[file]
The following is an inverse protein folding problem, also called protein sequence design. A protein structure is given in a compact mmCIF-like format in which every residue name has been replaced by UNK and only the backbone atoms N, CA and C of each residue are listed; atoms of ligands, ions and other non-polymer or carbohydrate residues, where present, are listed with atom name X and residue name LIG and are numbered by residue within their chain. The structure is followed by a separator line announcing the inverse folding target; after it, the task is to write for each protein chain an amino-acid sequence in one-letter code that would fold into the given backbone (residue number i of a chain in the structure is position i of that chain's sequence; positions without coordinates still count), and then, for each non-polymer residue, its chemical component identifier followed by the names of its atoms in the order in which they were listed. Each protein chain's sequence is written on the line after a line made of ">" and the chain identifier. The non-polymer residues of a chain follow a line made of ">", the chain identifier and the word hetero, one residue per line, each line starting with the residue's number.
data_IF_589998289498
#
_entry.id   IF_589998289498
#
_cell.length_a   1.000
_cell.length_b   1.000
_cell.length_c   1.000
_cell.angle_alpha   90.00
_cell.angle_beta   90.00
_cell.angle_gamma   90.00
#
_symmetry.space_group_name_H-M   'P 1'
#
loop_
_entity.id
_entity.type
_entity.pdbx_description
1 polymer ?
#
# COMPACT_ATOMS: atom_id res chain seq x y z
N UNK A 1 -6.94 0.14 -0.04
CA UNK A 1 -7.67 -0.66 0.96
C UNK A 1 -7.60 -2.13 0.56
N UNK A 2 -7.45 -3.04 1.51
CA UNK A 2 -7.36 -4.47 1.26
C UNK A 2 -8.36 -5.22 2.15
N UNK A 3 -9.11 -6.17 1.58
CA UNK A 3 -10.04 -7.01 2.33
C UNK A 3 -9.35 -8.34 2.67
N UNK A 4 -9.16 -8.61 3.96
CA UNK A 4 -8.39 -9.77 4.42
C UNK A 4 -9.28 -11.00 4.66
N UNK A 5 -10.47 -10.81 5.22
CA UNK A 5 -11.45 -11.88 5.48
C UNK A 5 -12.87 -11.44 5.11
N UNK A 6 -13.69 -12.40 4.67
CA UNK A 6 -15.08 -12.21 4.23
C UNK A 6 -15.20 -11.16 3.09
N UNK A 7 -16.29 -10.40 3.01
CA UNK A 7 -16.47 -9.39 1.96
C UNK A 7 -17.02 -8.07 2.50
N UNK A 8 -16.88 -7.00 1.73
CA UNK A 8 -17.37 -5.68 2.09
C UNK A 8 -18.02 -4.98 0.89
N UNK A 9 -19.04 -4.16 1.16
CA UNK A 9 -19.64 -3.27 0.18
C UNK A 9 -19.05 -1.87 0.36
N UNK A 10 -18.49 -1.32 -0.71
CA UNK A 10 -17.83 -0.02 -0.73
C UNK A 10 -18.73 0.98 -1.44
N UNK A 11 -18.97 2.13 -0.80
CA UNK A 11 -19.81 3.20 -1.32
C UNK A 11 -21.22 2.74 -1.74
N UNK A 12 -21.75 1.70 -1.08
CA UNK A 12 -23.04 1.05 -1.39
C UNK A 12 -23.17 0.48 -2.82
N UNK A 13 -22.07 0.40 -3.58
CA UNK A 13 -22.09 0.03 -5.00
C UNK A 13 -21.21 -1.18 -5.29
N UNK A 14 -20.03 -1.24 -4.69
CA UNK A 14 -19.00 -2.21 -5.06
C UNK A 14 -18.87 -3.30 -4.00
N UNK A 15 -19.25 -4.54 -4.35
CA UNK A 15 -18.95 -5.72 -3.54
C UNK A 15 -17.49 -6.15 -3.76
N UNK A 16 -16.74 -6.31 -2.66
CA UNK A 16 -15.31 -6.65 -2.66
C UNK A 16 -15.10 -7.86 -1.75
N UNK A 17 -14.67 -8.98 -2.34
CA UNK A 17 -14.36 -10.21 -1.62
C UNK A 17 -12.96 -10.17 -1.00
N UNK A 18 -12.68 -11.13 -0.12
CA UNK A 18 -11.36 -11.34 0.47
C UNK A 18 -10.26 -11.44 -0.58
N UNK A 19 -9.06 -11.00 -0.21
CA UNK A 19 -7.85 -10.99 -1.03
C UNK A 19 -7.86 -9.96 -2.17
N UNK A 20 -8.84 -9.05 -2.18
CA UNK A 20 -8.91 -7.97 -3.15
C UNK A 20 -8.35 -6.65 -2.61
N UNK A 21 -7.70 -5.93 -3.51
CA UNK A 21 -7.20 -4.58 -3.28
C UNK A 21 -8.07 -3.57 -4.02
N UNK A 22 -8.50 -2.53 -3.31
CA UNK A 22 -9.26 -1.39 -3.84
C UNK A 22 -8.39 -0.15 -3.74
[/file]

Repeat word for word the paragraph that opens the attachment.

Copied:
The following is an inverse protein folding problem, also called protein sequence design. A protein structure is given in a compact mmCIF-like format in which every residue name has been replaced by UNK and only the backbone atoms N, CA and C of each residue are listed; atoms of ligands, ions and other non-polymer or carbohydrate residues, where present, are listed with atom name X and residue name LIG and are numbered by residue within their chain. The structure is followed by a separator line announcing the inverse folding target; after it, the task is to write for each protein chain an amino-acid sequence in one-letter code that would fold into the given backbone (residue number i of a chain in the structure is position i of that chain's sequence; positions without coordinates still count), and then, for each non-polymer residue, its chemical component identifier followed by the names of its atoms in the order in which they were listed. Each protein chain's sequence is written on the line after a line made of ">" and the chain identifier. The non-polymer residues of a chain follow a line made of ">", the chain identifier and the word hetero, one residue per line, each line starting with the residue's number.